American Society of Civil Engineers

Dynamics of Nocturnal, Daytime, and Sum-of-Hourly Evapotranspiration and Other Surface Energy Fluxes over Nonstressed Maize Canopy

by Suat Irmak, M.ASCE, (Associate Professor, Dept. of Biological Systems Engineering, Univ. of Nebraska–Lincoln, 241 L.W. Chase Hall, Lincoln, NE 68583. E-mail:

Journal of Irrigation and Drainage Engineering, Vol. 137, No. 8, August 2011, pp. 475-490, (doi:

     Access full text
     Purchase Subscription
     Permissions for Reuse  

Document type: Journal Paper
Abstract: The magnitude and driving forces of nocturnal evaporative losses, ETc night, and the interactions of other surface energy fluxes and microclimatic variables under various climatic, soil, and management conditions are not well understood. Such relationships are important for ecophysiological studies. This research attempts to investigate such relationships. Furthermore, ETc night can be a sizable portion of the daily total evaporative losses. Most empirical equations, especially ones that use solar or net radiation to estimate daily evapotranspiration (ET), either ignore or poorly treat the contribution of ETc night to the daily total ET. Neglecting ETc night can lead to errors in determining the daily or the sum-of-hourly ETc (i.e., ETc SOH) and can also cause cumulative errors when making long-term water balance analyses. In this paper, the magnitudes, trends, and contribution to the nocturnal surface energy balance of various microclimatic variables (air temperature, Ta; vapor pressure deficit, VPD; relative humidity, RH; and wind speed at 3 m, u3) and surface energy fluxes (ETc night; soil heat flux, G; sensible heat flux, H; and net radiation, Rn); were quantified and interpreted for a nonstressed and subsurface-drip-irrigated maize canopy. The effect of microclimatic variables and surface energy flux components on the Bowen ratio energy balance system (BREBS)-measured ETc night and daytime evaporative loss, ETc day, were investigated in the growing season of 2005 (i.e., April 22–September 30) and 2006 (May 12–September 27). The nighttime evaporative losses were high early in the season during partial canopy closure because of increased surface soil evaporation and were also high later in the season during and after leaf aging, physiological maturity, and leaf senescence. The seasonal average nighttime evaporative losses for 2005 and 2006 were 0.19 and 0.11 mm/ night, respectively. Losses of 0.50 mm or more occurred in 2005 and 2006 on eight and seven nights, respectively. The seasonal total ETc night, ETc day, and ETc SOH in 2005 were 31, 612, and 642 mm, respectively. The ETc values in 2006 were 16, 533, and 547 mm, respectively. In both years, the percent ratio of ETc day to ETc SOH usually was more than 80–85%. ETc night was affected primarily by u3, VPD, and Ta. A strong relationship between ETc night and nighttime sensible heat was observed. Some of the largest ratios of ETc night to ETc SOH occurred on rainy nights with strong winds. Because of strong winds, the ETc night was high owing to the clear coupling among all energy exchanges within and above the canopy as a result of the mixing of the lower boundary layer of the microclimate. The results of this study showed that the ETc night can be up to 5% of the ETc SOH, even for a subsurface-drip-irrigated maize canopy in which the soil surface is usually dry, thus, less evaporative losses potential compared with the surface or sprinkler-irrigated surfaces in which ETc night would be expected to be considerably higher because of wetter surface conditions. ETc night needs to be quantified for different vegetation surfaces and management practices, surface wetting, and climatic conditions to better account for nighttime water losses and better understand nighttime energy balance mechanisms.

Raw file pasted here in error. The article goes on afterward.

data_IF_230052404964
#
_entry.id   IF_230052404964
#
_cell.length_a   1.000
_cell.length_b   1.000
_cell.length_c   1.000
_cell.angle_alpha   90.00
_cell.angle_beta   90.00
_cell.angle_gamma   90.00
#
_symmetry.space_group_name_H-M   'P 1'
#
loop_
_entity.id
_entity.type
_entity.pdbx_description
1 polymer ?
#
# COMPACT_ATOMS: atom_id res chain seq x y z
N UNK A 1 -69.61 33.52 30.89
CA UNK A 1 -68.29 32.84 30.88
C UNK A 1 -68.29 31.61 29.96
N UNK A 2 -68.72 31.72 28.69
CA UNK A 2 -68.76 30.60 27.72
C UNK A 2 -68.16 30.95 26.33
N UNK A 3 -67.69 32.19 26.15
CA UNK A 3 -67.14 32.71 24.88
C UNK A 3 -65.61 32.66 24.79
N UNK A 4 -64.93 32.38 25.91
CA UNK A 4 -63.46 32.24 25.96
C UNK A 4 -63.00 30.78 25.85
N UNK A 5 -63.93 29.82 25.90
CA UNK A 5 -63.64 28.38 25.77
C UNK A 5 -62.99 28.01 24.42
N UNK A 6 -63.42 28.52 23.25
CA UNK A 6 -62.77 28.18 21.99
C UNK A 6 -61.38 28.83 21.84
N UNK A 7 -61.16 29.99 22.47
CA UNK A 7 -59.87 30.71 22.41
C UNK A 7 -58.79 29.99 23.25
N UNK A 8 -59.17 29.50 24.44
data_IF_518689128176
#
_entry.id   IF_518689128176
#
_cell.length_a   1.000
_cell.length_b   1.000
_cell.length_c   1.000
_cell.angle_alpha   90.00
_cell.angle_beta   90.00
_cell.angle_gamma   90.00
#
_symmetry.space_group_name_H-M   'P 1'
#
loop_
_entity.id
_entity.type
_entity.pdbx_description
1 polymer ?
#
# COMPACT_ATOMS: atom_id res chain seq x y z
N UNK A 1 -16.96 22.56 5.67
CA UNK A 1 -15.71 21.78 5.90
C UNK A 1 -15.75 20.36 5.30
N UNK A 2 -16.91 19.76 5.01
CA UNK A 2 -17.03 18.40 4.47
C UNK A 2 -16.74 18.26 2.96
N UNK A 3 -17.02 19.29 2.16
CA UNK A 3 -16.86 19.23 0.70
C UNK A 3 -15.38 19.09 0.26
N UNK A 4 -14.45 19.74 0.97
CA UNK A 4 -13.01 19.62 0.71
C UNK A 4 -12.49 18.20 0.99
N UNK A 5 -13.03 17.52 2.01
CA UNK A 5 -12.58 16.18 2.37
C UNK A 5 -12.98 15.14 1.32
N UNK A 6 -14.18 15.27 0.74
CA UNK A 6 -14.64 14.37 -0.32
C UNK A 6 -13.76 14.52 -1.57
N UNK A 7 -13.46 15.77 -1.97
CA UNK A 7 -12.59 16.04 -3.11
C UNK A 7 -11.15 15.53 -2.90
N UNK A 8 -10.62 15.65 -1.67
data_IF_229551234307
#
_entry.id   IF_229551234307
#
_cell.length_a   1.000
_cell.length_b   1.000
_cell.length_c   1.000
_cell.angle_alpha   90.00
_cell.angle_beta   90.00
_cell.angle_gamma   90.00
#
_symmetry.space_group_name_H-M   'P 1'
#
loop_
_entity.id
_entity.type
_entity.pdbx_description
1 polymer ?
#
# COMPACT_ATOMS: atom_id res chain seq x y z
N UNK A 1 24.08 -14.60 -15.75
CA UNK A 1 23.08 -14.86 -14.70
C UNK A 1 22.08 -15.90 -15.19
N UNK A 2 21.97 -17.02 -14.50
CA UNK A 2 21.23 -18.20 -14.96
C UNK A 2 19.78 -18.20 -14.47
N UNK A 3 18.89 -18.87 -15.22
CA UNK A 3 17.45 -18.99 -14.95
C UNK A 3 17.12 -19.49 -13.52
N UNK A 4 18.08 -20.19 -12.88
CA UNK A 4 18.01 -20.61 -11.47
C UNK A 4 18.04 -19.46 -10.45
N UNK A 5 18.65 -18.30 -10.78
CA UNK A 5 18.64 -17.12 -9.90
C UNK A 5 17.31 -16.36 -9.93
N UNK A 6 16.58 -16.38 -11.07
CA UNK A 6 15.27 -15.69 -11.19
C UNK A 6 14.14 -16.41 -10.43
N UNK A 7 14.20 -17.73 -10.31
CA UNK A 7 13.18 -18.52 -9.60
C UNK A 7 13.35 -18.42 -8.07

ASCE Subject Headings:
Thermal factors

Author Keywords:
Latent heat flux
Sensible heat flux
Soil heat flux
Net radiation
Nocturnal energy balance
Bowen ratio